- The Washington Times - Sunday, June 10, 2007

Home-schoolers generally are an employer’s delight, from my observation.

My father, who worked most of his life as a public school teacher or administrator, recently needed someone to deal with some complicated computer issues. When asking around, he heard the same name mentioned repeatedly, that of a young man who does computer networking and installation.

My father hired him. The young man completed the job beautifully in 1 hours and then charged a surprisingly reasonable amount. It turned out he is a home-school graduate attending a university, and he already has many business clients for his computer services.

This experience impressed my father regarding how home-schooling prepares one for college and professional life.

As home-school families reach the point when the children take on jobs whether walking a neighbor’s dog, cutting someone’s lawn or working at a local eatery important life skills are involved. As parents, we need to guide our children through these lessons as well as the academic ones.



Being on time, following the dress code or uniform requirements, learning the information needed for the job, carrying out the tasks and arranging transportation there and back are just part of their responsibilities. The young people also may have to communicate with others in a certain way: on a timecard, in computerized reports, by phone or by some other means.

I have always found, however, that parents must be involved, if unobtrusive, in the employment situation. Young people may not know labor law or the kinds of breaks or safety procedures to which they are entitled. The employer needs to know that these young people have attentive parents as active presences in their lives.

At the same time, part of developing financial responsibility and independence is learning habits of success in one’s job life. As a child faces new challenges, parents can explain how learning this particular skill will be important in all future activities.

“Of course your boss needs to know exactly how much was sold each day,” you might say. “When you have your own business, you’ll have to know this, too.” Or, “You may feel that being five minutes late is not important, but for the customer, that may mean frustration and canceling an order. Lost time equals lost sales.”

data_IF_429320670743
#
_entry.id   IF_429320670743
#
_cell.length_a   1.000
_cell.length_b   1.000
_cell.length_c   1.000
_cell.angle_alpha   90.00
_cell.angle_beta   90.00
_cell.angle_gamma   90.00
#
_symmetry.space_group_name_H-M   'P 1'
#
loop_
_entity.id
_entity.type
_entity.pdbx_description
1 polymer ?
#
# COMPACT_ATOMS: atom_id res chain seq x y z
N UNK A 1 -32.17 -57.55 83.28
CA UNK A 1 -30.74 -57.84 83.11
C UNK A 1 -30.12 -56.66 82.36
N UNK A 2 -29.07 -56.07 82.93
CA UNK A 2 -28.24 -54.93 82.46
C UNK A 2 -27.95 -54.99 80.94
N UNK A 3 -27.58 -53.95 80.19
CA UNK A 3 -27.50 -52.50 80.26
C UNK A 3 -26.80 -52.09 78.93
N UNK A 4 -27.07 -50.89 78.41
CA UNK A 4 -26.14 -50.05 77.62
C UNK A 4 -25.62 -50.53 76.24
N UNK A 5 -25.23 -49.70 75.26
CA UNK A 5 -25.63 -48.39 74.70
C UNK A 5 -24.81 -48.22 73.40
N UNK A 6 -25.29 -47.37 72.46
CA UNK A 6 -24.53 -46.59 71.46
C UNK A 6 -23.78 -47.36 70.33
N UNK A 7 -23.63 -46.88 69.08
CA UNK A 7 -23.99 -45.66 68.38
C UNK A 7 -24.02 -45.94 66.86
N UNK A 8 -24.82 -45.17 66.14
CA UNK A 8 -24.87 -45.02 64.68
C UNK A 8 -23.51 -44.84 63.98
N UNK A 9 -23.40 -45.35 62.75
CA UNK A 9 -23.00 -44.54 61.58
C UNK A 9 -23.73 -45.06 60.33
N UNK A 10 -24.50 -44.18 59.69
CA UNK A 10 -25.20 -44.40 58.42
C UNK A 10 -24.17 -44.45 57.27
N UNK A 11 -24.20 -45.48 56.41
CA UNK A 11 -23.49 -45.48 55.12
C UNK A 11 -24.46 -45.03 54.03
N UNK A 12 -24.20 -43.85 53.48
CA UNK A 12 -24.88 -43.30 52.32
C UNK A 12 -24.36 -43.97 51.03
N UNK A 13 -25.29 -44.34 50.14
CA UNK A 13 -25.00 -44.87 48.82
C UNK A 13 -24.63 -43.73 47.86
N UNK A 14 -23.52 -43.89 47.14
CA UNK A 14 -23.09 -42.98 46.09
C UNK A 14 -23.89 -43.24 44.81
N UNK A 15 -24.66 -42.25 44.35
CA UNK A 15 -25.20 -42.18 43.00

It’s also important to teach your child that family, not the job, must always come first.

“I know your boss would like for you to work on Sundays, but that is our day for church and our family time together. Tell your boss that you cannot work on Sundays, and he will understand.”

This actually helps the young person learn how to set boundaries on the job and create areas of “no trespassing” on one’s family life. If you have a tendency to be a workaholic, it’s very likely that your children have absorbed your work ethic. The good news is that employers love workaholics. The bad news is that you may see your children heading for trouble by taking on more than they can handle.

You can help both your child and the workplace by setting some reasonable restrictions.

“This is a part-time job, and you’re too tired to fulfill your school and other responsibilities. If you can’t cut back to the agreed-upon hours, it’s time to leave the job.”

Getting that first paycheck usually gives the young worker a sudden shock in terms of the amount of taxes and Social Security payments that come with employment. When children see that a big chunk of their pay goes to the government, it’s a good time to educate them about what taxes pay for and which things we think are worthy to support.

Civic involvement and choosing whom we support with our vote takes on new dimensions once young people feel that they are paying for the programs under discussion.

Managing one’s earnings is the most crucial lesson of all. Helping your children learn the value of saving, of weighing expenditures and of setting core financial principles, is the bedrock for their future economic stability.

Kate Tsubata, a home-schooling mother of three, is a freelance writer living in Maryland.

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